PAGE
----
LOS ANGELES—Billionaire real estate mogul Rick Caruso officially entered the LA mayoral race on Friday, hours before the city clerk’s declaration of intent deadline on Feb. 12.
Caruso, 63, was joined by longtime political advisor Peter Ragone on Friday afternoon at the election office. Ragone has a long history of advising influential Democratic candidates nationwide—including Gov. Gavin Newsom in 2004 and presidential candidate Al Gore in 2001.
Ragone confirmed to The Epoch Times the campaign is made up of a handful of close advisors to Caruso, but he expects it to grow as the campaign is officiated and gets off the ground.
Caruso told reporters Friday he’s excited to join the race and that it’s “very meaningful” to him and his family.
“I’m excited to be here,” he said. “We’re gonna have more to talk about next week. I look forward to spending more time with you and have a longer conversation.”
Caruso is widely recognized in LA as a real estate powerhouse, developing several large malls in Southern California including The Grove, the Americana at Brand, the Commons at Calabassas, Palisades Village, and the Waterside Marina Del Rey among others.
Caruso—who recently registered under the Democratic ticket—has flirted with the idea of a bid for mayor in previous years. He also served as president of the LA Police Commission and served on the Department of Water and Power in the 1980s.
Councilman and mayoral candidate Joe Buscaino, a Democrat, of District 15, released a statement welcoming Caruso to the race, but jabbed at Caruso’s “elite, star-studded fundraiser for District Attorney George Gascón.”
“I think everybody in Los Angeles should be deeply concerned about Mr. Caruso’s commitment to public safety,” Buscaino said.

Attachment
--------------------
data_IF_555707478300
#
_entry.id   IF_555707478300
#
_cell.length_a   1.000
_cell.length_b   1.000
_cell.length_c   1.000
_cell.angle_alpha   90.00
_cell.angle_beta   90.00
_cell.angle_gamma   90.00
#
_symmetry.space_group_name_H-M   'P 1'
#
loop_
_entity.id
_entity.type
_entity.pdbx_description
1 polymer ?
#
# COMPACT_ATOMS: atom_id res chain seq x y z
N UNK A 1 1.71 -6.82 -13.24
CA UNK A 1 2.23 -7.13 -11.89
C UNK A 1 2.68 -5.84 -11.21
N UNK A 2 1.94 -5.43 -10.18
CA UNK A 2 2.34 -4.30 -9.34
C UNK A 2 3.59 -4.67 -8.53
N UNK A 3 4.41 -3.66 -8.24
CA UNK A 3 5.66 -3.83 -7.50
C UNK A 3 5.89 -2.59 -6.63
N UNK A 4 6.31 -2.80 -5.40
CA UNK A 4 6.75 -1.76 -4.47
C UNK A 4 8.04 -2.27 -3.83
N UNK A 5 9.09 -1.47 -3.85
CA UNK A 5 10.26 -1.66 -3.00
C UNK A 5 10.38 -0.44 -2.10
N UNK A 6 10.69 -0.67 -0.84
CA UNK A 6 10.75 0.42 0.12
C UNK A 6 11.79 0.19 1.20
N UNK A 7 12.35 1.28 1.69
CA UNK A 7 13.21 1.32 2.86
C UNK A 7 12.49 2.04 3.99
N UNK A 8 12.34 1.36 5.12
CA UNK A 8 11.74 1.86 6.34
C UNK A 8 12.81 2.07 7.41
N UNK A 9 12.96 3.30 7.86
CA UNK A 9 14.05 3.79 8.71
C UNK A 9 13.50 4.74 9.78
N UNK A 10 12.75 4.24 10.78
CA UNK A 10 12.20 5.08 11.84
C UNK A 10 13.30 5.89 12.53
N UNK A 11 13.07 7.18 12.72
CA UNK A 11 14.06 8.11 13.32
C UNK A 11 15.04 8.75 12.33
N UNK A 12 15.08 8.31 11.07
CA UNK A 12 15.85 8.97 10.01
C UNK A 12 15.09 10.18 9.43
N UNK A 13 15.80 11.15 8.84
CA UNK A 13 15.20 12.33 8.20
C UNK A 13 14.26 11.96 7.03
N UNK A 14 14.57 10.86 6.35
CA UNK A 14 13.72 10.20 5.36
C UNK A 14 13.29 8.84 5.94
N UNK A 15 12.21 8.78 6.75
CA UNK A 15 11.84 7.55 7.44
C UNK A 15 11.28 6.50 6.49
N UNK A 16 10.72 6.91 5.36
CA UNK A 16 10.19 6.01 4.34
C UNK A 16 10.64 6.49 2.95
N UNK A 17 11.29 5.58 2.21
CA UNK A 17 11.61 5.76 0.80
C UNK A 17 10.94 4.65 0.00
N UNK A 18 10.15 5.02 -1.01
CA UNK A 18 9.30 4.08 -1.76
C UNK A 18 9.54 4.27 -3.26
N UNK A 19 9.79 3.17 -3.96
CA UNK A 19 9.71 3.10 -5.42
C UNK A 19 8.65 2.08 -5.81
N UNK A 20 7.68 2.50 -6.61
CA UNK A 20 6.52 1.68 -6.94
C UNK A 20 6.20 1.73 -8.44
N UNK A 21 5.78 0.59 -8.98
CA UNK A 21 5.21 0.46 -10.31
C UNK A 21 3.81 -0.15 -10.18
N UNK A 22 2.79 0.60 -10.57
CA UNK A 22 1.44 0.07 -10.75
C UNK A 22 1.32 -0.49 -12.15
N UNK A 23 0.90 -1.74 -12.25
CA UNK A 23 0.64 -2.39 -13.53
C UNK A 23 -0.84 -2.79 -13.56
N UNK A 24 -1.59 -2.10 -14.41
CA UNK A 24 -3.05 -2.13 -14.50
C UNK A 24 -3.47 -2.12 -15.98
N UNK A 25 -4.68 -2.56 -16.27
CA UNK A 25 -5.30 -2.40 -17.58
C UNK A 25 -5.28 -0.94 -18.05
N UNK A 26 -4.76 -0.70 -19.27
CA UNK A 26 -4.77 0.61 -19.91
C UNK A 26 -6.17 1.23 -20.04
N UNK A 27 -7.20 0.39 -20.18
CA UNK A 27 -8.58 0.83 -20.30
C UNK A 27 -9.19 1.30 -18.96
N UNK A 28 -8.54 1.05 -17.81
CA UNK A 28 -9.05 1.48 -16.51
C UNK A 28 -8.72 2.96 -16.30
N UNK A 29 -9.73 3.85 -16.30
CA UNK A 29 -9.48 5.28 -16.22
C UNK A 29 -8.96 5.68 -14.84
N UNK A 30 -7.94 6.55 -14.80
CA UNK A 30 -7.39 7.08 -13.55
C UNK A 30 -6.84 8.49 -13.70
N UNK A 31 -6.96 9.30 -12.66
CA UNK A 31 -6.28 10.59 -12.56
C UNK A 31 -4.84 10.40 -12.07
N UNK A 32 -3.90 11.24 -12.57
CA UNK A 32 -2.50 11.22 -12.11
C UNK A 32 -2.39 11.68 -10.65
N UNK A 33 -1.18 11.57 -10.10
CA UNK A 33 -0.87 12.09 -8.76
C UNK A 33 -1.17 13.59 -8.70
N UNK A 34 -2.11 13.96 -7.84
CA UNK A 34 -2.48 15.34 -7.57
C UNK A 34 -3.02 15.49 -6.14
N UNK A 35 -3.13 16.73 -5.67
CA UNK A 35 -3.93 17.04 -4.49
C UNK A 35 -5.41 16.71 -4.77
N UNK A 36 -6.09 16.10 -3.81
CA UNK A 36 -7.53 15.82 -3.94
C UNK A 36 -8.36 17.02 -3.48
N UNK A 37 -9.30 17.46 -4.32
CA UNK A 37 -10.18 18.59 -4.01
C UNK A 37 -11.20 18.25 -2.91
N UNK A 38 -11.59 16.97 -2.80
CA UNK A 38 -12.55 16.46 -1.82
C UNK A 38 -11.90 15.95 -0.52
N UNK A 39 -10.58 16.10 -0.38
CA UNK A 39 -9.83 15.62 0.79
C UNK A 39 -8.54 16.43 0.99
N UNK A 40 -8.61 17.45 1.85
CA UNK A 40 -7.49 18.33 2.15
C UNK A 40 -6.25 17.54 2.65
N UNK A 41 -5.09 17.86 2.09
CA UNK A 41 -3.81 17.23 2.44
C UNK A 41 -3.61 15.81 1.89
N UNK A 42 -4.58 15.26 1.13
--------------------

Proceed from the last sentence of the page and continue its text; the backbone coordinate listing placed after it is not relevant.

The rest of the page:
Buscaino, a Democrat, jumped in the race before most of the other candidates last summer.
Councilman Kevin de León, a Democrat, of District 14, also made an appearance at the city clerk’s office early Friday to file his declaration of intent.
“Signed, sealed, and delivered the official paperwork declaring my candidacy for L.A. Mayor,” De Leon wrote on Twitter. “Los Angeles – we’re just getting started. Let’s do this!”
So far, prominent LA business leader Jessica Lall was the first to drop out of the race last week.
U.S. Rep Karen Bass (D-Calif.) is currently leading the pack with the most funds raised—just under $2 million—according to filings through Dec. 31, 2021. But that could soon change with Caruso jumping in the race.
The LA City Ethics Commission reported last month mayoral candidates have raised a total of $7.9 million so far in their bid to replace soon-to-be termed-out Mayor Eric Garcetti.
Angelenos will have a chance to vote during the June 7 primaries, with the top two contenders facing off on Nov. 8, 2022.